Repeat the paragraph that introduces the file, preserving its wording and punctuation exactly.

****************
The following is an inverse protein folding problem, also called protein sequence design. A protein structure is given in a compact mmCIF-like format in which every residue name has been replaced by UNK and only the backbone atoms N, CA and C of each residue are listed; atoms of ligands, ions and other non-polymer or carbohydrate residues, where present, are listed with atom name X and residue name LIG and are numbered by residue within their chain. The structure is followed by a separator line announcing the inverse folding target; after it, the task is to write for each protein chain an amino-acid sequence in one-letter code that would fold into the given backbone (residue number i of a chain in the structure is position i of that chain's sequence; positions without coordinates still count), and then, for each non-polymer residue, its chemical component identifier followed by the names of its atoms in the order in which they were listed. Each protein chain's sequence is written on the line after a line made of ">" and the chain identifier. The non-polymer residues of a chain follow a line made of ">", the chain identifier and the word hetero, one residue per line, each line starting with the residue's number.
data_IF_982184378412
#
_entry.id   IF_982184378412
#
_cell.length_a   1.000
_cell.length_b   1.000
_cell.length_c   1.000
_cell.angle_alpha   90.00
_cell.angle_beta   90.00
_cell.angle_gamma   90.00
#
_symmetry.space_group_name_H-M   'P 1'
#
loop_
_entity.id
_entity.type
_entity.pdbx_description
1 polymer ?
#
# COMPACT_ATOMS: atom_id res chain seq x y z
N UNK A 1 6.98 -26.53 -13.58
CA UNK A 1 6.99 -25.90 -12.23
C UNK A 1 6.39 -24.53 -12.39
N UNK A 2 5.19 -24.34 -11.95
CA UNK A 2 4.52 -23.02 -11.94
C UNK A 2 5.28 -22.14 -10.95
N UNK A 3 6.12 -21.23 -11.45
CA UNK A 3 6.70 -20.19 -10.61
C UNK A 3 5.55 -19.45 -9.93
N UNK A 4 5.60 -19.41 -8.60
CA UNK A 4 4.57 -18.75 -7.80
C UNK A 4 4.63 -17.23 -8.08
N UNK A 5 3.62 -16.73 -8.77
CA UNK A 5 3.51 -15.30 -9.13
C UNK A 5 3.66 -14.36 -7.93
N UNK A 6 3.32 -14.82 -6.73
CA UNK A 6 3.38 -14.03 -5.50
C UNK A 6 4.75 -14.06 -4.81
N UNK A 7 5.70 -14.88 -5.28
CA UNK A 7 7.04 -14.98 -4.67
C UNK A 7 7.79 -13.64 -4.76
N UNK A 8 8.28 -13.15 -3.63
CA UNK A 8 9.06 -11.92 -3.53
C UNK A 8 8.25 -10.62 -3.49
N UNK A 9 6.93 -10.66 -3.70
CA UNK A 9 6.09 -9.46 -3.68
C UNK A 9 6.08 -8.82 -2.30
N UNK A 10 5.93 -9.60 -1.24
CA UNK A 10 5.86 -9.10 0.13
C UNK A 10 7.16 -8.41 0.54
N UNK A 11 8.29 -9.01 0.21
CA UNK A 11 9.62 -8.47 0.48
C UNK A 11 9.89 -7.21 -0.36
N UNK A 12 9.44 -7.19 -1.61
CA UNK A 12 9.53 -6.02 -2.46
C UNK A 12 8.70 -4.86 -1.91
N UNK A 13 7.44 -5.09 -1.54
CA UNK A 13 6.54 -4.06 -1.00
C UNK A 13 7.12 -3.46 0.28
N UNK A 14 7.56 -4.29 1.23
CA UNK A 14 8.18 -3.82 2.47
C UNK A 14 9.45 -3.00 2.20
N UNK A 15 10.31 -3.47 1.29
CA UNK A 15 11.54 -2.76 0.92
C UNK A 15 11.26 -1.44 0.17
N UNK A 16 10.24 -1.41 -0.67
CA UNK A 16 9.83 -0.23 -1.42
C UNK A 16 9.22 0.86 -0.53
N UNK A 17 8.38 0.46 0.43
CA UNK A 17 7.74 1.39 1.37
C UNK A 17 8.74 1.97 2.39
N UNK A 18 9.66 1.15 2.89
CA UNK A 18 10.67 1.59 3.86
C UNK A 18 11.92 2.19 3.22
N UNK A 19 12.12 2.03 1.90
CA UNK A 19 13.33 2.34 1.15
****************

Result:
The following is an inverse protein folding problem, also called protein sequence design. A protein structure is given in a compact mmCIF-like format in which every residue name has been replaced by UNK and only the backbone atoms N, CA and C of each residue are listed; atoms of ligands, ions and other non-polymer or carbohydrate residues, where present, are listed with atom name X and residue name LIG and are numbered by residue within their chain. The structure is followed by a separator line announcing the inverse folding target; after it, the task is to write for each protein chain an amino-acid sequence in one-letter code that would fold into the given backbone (residue number i of a chain in the structure is position i of that chain's sequence; positions without coordinates still count), and then, for each non-polymer residue, its chemical component identifier followed by the names of its atoms in the order in which they were listed. Each protein chain's sequence is written on the line after a line made of ">" and the chain identifier. The non-polymer residues of a chain follow a line made of ">", the chain identifier and the word hetero, one residue per line, each line starting with the residue's number.